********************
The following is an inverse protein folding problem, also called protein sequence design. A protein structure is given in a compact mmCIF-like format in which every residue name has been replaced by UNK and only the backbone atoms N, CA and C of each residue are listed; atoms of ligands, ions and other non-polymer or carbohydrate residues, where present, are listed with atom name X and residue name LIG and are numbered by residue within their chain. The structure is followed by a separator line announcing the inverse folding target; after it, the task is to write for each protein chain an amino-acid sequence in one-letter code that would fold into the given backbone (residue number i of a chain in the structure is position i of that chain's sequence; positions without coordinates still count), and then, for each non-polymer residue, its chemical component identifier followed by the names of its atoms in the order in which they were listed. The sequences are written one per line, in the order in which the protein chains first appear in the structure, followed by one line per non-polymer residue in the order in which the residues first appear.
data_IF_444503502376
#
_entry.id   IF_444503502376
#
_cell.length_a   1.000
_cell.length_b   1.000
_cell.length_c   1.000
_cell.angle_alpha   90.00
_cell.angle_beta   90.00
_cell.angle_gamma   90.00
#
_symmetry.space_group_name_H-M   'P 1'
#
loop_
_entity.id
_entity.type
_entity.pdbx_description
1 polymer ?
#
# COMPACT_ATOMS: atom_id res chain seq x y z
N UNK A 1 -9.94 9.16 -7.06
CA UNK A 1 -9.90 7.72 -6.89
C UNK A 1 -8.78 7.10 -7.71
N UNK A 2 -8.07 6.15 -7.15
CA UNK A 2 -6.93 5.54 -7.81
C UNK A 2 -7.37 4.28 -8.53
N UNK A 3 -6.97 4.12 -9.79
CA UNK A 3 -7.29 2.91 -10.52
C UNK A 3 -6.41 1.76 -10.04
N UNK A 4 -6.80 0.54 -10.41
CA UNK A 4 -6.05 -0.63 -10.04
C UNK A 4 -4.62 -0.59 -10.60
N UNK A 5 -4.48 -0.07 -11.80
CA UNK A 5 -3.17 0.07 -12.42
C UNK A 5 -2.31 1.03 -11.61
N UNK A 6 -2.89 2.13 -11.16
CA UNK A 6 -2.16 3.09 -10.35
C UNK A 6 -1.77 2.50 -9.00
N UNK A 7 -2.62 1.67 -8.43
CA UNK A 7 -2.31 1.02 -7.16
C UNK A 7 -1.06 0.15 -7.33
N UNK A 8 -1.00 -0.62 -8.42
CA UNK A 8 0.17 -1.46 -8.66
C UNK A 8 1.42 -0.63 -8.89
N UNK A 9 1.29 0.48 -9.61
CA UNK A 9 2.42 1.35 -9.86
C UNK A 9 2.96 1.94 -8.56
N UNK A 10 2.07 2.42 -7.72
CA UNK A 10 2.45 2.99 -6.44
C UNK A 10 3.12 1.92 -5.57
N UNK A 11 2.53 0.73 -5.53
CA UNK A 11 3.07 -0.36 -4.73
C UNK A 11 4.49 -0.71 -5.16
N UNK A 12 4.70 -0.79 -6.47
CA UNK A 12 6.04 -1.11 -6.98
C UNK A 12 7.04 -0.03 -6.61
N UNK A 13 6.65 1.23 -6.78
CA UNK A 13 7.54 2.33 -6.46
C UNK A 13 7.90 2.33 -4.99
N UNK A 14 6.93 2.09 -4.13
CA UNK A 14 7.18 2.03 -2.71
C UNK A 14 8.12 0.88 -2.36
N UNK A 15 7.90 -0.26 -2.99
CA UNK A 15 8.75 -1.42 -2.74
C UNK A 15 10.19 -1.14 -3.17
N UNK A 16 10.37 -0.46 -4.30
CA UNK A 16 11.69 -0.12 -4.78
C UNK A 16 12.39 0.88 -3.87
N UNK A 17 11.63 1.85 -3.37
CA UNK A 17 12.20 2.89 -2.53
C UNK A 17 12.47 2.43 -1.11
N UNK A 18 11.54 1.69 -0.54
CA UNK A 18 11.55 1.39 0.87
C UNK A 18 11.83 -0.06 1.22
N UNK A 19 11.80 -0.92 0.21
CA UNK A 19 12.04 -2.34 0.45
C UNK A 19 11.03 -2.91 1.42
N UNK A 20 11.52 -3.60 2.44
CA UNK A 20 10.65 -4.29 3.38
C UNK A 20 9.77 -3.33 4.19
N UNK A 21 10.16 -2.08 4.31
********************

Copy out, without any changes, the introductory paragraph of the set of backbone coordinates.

The following is an inverse protein folding problem, also called protein sequence design. A protein structure is given in a compact mmCIF-like format in which every residue name has been replaced by UNK and only the backbone atoms N, CA and C of each residue are listed; atoms of ligands, ions and other non-polymer or carbohydrate residues, where present, are listed with atom name X and residue name LIG and are numbered by residue within their chain. The structure is followed by a separator line announcing the inverse folding target; after it, the task is to write for each protein chain an amino-acid sequence in one-letter code that would fold into the given backbone (residue number i of a chain in the structure is position i of that chain's sequence; positions without coordinates still count), and then, for each non-polymer residue, its chemical component identifier followed by the names of its atoms in the order in which they were listed. The sequences are written one per line, in the order in which the protein chains first appear in the structure, followed by one line per non-polymer residue in the order in which the residues first appear.